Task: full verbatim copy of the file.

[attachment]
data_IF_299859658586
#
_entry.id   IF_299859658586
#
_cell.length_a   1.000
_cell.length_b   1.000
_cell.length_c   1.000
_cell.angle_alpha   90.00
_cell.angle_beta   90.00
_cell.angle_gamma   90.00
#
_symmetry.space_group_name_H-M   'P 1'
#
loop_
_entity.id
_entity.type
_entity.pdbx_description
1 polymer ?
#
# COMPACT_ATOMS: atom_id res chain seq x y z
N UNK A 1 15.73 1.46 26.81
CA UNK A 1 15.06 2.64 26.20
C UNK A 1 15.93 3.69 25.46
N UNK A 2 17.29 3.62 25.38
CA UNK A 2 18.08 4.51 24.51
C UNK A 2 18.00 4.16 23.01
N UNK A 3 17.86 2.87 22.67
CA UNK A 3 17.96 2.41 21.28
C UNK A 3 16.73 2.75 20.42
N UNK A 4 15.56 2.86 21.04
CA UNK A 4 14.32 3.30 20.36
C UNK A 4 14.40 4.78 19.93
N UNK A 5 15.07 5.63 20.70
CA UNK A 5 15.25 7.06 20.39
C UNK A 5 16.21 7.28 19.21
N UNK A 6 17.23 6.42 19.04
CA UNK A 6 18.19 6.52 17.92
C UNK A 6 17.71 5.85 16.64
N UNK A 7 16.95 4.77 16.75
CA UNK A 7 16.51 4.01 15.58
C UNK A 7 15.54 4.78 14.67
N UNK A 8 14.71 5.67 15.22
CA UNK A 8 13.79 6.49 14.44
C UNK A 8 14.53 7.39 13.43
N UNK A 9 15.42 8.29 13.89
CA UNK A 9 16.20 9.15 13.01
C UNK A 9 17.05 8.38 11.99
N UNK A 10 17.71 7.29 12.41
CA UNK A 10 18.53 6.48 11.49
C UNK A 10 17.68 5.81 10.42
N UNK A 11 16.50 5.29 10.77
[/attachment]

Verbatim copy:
data_IF_299859658586
#
_entry.id   IF_299859658586
#
_cell.length_a   1.000
_cell.length_b   1.000
_cell.length_c   1.000
_cell.angle_alpha   90.00
_cell.angle_beta   90.00
_cell.angle_gamma   90.00
#
_symmetry.space_group_name_H-M   'P 1'
#
loop_
_entity.id
_entity.type
_entity.pdbx_description
1 polymer ?
#
# COMPACT_ATOMS: atom_id res chain seq x y z
N UNK A 1 15.73 1.46 26.81
CA UNK A 1 15.06 2.64 26.20
C UNK A 1 15.93 3.69 25.46
N UNK A 2 17.29 3.62 25.38
CA UNK A 2 18.08 4.51 24.51
C UNK A 2 18.00 4.16 23.01
N UNK A 3 17.86 2.87 22.67
CA UNK A 3 17.96 2.41 21.28
C UNK A 3 16.73 2.75 20.42
N UNK A 4 15.56 2.86 21.04
CA UNK A 4 14.32 3.30 20.36
C UNK A 4 14.40 4.78 19.93
N UNK A 5 15.07 5.63 20.70
CA UNK A 5 15.25 7.06 20.39
C UNK A 5 16.21 7.28 19.21
N UNK A 6 17.23 6.42 19.04
CA UNK A 6 18.19 6.52 17.92
C UNK A 6 17.71 5.85 16.64
N UNK A 7 16.95 4.77 16.75
CA UNK A 7 16.51 4.01 15.58
C UNK A 7 15.54 4.78 14.67
N UNK A 8 14.71 5.67 15.22
CA UNK A 8 13.79 6.49 14.44
C UNK A 8 14.53 7.39 13.43
N UNK A 9 15.42 8.29 13.89
CA UNK A 9 16.20 9.15 13.01
C UNK A 9 17.05 8.38 11.99
N UNK A 10 17.71 7.29 12.41
CA UNK A 10 18.53 6.48 11.49
C UNK A 10 17.68 5.81 10.42
N UNK A 11 16.50 5.29 10.77